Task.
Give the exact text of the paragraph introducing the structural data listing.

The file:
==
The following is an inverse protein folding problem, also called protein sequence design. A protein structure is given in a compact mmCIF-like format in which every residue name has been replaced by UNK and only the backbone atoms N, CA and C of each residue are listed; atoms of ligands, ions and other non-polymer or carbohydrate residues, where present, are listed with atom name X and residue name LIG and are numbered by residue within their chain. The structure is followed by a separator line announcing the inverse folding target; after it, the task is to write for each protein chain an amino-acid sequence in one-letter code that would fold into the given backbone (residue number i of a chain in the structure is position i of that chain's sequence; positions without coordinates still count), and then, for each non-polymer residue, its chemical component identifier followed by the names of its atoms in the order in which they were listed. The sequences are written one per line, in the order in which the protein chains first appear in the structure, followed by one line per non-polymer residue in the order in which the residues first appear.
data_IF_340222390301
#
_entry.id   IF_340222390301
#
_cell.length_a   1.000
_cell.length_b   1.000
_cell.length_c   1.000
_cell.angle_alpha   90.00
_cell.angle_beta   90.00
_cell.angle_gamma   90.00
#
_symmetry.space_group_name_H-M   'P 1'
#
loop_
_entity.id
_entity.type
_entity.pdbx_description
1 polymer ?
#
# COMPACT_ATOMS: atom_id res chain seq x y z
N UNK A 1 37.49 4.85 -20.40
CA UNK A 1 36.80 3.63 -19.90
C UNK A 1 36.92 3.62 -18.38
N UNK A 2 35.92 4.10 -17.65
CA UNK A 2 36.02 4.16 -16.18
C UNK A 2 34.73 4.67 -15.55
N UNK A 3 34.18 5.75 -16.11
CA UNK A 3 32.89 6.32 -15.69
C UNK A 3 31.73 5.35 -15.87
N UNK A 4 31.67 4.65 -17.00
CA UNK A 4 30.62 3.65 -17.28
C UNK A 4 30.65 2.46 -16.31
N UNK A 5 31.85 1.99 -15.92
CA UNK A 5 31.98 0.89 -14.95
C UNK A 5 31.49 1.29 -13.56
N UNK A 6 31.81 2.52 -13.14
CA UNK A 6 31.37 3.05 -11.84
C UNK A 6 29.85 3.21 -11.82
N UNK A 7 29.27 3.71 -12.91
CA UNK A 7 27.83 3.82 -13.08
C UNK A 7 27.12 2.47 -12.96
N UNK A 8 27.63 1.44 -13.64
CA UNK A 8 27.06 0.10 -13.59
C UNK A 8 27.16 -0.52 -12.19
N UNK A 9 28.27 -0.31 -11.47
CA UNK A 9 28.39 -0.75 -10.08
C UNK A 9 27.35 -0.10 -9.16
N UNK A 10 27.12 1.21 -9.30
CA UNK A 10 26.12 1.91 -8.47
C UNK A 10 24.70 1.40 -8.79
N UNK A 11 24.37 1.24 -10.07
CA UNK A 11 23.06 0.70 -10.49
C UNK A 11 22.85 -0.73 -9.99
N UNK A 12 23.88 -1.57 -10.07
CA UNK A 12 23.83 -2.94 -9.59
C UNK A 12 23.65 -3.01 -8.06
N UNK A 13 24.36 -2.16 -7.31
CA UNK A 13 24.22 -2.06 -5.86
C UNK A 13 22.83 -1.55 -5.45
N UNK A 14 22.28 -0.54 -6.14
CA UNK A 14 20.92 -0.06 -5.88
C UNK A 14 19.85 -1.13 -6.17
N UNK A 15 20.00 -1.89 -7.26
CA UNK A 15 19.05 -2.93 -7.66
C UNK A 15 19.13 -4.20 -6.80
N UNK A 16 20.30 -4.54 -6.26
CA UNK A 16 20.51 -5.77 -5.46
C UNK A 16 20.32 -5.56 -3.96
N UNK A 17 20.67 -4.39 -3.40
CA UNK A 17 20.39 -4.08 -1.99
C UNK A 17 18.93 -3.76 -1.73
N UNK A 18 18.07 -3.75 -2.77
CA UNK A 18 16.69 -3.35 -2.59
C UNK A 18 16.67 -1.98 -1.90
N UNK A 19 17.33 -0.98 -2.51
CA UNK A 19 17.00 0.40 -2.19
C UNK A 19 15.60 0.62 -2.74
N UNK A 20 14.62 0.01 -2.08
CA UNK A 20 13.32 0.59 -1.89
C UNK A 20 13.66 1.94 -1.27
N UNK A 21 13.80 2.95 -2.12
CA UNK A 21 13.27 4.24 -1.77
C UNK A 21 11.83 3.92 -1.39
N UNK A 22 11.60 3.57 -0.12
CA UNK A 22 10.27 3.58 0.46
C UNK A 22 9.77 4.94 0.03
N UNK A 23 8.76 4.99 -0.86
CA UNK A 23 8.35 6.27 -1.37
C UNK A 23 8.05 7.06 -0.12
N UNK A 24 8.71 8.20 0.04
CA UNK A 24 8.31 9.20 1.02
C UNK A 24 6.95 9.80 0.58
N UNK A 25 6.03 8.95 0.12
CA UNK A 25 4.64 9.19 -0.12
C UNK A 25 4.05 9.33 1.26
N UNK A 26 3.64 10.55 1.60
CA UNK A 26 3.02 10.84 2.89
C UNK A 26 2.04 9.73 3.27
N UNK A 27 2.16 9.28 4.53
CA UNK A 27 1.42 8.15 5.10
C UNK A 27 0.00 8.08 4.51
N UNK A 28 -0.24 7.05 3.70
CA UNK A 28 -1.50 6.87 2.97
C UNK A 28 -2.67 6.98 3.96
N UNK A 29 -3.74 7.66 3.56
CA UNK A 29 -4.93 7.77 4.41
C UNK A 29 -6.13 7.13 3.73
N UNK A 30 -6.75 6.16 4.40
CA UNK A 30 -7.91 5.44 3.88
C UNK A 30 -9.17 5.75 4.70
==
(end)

The following is an inverse protein folding problem, also called protein sequence design. A protein structure is given in a compact mmCIF-like format in which every residue name has been replaced by UNK and only the backbone atoms N, CA and C of each residue are listed; atoms of ligands, ions and other non-polymer or carbohydrate residues, where present, are listed with atom name X and residue name LIG and are numbered by residue within their chain. The structure is followed by a separator line announcing the inverse folding target; after it, the task is to write for each protein chain an amino-acid sequence in one-letter code that would fold into the given backbone (residue number i of a chain in the structure is position i of that chain's sequence; positions without coordinates still count), and then, for each non-polymer residue, its chemical component identifier followed by the names of its atoms in the order in which they were listed. The sequences are written one per line, in the order in which the protein chains first appear in the structure, followed by one line per non-polymer residue in the order in which the residues first appear.